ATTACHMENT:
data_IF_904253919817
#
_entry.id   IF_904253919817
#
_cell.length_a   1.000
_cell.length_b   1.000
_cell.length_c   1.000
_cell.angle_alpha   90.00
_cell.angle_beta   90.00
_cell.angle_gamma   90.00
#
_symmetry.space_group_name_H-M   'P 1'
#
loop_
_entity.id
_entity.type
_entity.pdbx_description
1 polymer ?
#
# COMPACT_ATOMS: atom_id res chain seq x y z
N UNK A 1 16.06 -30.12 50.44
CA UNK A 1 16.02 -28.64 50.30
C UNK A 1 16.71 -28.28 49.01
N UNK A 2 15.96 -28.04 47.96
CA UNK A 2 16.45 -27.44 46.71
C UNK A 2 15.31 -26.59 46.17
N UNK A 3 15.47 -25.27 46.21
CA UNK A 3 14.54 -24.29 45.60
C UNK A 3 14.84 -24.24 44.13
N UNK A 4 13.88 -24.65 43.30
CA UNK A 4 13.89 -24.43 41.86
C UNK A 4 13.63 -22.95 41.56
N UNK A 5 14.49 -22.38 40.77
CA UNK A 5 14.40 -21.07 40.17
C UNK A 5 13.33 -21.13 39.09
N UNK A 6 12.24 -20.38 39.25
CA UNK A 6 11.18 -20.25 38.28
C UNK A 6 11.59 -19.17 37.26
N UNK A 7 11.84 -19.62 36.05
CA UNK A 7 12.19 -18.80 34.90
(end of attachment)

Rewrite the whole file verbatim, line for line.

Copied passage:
data_IF_904253919817
#
_entry.id   IF_904253919817
#
_cell.length_a   1.000
_cell.length_b   1.000
_cell.length_c   1.000
_cell.angle_alpha   90.00
_cell.angle_beta   90.00
_cell.angle_gamma   90.00
#
_symmetry.space_group_name_H-M   'P 1'
#
loop_
_entity.id
_entity.type
_entity.pdbx_description
1 polymer ?
#
# COMPACT_ATOMS: atom_id res chain seq x y z
N UNK A 1 16.06 -30.12 50.44
CA UNK A 1 16.02 -28.64 50.30
C UNK A 1 16.71 -28.28 49.01
N UNK A 2 15.96 -28.04 47.96
CA UNK A 2 16.45 -27.44 46.71
C UNK A 2 15.31 -26.59 46.17
N UNK A 3 15.47 -25.27 46.21
CA UNK A 3 14.54 -24.29 45.60
C UNK A 3 14.84 -24.24 44.13
N UNK A 4 13.88 -24.65 43.30
CA UNK A 4 13.89 -24.43 41.86
C UNK A 4 13.63 -22.95 41.56
N UNK A 5 14.49 -22.38 40.77
CA UNK A 5 14.40 -21.07 40.17
C UNK A 5 13.33 -21.13 39.09
N UNK A 6 12.24 -20.38 39.25
CA UNK A 6 11.18 -20.25 38.28
C UNK A 6 11.59 -19.17 37.26
N UNK A 7 11.84 -19.62 36.05
CA UNK A 7 12.19 -18.80 34.90